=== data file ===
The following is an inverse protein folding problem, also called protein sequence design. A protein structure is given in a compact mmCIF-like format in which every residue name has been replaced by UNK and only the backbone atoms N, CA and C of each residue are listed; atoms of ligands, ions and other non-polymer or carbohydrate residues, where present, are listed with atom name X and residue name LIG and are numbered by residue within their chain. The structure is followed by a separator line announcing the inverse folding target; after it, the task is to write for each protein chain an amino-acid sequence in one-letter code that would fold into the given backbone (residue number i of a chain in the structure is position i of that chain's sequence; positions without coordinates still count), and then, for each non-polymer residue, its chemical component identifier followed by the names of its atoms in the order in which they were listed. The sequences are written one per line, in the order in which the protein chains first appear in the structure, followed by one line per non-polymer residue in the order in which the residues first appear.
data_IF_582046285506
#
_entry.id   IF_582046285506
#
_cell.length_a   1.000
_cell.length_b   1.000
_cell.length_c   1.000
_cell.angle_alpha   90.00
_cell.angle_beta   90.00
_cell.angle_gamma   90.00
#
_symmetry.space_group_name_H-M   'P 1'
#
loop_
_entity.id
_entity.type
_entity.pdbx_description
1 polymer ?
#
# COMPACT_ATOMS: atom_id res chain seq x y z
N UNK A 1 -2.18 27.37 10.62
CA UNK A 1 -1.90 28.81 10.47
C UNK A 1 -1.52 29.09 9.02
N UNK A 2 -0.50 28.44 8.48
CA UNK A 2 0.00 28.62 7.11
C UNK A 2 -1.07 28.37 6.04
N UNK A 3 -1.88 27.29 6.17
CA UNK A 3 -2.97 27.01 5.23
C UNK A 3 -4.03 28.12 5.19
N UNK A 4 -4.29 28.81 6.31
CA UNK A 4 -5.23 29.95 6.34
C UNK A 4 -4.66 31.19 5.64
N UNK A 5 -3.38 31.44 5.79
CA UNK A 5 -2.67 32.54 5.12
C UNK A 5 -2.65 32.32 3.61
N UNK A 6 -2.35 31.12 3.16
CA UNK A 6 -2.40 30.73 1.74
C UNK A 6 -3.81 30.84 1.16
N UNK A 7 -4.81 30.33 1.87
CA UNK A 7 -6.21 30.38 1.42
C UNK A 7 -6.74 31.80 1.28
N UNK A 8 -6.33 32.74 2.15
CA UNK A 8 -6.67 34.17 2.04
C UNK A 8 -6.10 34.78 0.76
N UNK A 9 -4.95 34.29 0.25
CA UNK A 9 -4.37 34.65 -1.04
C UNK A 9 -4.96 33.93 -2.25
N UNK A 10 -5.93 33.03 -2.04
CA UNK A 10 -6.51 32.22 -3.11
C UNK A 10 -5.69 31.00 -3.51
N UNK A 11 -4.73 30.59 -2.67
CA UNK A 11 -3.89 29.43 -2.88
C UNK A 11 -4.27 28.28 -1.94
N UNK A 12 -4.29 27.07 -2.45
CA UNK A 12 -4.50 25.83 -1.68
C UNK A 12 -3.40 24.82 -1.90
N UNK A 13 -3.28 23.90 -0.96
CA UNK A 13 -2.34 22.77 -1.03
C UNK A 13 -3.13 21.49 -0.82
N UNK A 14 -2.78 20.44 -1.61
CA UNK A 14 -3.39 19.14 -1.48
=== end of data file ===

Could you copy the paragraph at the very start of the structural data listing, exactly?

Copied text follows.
The following is an inverse protein folding problem, also called protein sequence design. A protein structure is given in a compact mmCIF-like format in which every residue name has been replaced by UNK and only the backbone atoms N, CA and C of each residue are listed; atoms of ligands, ions and other non-polymer or carbohydrate residues, where present, are listed with atom name X and residue name LIG and are numbered by residue within their chain. The structure is followed by a separator line announcing the inverse folding target; after it, the task is to write for each protein chain an amino-acid sequence in one-letter code that would fold into the given backbone (residue number i of a chain in the structure is position i of that chain's sequence; positions without coordinates still count), and then, for each non-polymer residue, its chemical component identifier followed by the names of its atoms in the order in which they were listed. The sequences are written one per line, in the order in which the protein chains first appear in the structure, followed by one line per non-polymer residue in the order in which the residues first appear.